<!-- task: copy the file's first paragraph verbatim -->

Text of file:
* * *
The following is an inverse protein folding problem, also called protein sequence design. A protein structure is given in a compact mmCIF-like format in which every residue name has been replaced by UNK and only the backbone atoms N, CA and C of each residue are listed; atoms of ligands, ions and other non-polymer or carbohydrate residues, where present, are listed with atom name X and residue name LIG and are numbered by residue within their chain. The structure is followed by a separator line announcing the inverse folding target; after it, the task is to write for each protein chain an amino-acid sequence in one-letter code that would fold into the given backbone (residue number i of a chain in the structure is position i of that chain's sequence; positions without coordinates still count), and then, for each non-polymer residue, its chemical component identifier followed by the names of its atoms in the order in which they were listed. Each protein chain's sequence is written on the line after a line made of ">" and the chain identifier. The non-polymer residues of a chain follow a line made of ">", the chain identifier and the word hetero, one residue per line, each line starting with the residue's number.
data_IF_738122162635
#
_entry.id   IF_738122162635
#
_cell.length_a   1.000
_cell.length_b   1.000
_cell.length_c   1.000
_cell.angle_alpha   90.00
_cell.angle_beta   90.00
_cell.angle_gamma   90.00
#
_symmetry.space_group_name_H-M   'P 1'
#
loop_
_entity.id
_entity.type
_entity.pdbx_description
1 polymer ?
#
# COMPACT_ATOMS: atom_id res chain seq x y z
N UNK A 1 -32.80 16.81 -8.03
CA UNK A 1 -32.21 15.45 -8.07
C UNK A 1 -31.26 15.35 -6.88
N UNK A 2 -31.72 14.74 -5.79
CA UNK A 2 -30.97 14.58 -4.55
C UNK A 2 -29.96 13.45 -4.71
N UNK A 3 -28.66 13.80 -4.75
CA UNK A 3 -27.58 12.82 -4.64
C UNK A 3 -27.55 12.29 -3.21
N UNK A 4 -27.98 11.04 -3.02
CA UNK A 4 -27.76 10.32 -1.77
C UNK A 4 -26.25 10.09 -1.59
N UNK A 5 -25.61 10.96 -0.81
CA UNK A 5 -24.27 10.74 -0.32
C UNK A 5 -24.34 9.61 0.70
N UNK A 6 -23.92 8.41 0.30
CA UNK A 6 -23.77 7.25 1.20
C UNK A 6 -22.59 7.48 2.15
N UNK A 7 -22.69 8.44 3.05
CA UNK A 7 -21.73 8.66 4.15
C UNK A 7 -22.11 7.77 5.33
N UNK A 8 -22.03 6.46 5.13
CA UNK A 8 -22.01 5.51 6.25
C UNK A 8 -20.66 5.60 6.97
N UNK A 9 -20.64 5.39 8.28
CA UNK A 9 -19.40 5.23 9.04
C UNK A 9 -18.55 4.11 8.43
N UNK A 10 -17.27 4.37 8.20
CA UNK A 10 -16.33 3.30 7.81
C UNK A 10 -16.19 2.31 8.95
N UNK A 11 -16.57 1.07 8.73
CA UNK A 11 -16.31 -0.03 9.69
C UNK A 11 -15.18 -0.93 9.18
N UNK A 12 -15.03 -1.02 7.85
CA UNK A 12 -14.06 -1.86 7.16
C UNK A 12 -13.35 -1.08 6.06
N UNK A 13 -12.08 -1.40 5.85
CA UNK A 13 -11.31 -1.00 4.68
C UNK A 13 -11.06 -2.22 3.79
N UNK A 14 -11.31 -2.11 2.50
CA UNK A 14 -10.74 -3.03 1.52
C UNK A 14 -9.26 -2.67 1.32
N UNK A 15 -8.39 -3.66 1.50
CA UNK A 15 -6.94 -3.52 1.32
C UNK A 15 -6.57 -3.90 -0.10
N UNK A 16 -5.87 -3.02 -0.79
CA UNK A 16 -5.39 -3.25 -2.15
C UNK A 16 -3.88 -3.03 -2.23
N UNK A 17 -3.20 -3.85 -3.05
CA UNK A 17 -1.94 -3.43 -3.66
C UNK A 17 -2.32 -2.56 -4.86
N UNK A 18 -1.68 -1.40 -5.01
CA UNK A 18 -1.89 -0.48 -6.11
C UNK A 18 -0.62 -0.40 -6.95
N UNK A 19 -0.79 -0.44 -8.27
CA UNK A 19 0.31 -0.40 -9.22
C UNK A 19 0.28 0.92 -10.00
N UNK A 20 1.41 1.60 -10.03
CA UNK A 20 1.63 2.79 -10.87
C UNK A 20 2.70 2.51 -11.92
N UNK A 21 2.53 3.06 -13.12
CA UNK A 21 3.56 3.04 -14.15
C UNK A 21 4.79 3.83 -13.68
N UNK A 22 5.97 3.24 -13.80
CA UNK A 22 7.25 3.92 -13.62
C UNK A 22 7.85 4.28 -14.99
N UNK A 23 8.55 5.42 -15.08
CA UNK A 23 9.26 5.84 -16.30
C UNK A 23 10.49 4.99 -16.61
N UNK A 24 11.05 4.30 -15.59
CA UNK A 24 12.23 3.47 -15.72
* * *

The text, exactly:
The following is an inverse protein folding problem, also called protein sequence design. A protein structure is given in a compact mmCIF-like format in which every residue name has been replaced by UNK and only the backbone atoms N, CA and C of each residue are listed; atoms of ligands, ions and other non-polymer or carbohydrate residues, where present, are listed with atom name X and residue name LIG and are numbered by residue within their chain. The structure is followed by a separator line announcing the inverse folding target; after it, the task is to write for each protein chain an amino-acid sequence in one-letter code that would fold into the given backbone (residue number i of a chain in the structure is position i of that chain's sequence; positions without coordinates still count), and then, for each non-polymer residue, its chemical component identifier followed by the names of its atoms in the order in which they were listed. Each protein chain's sequence is written on the line after a line made of ">" and the chain identifier. The non-polymer residues of a chain follow a line made of ">", the chain identifier and the word hetero, one residue per line, each line starting with the residue's number.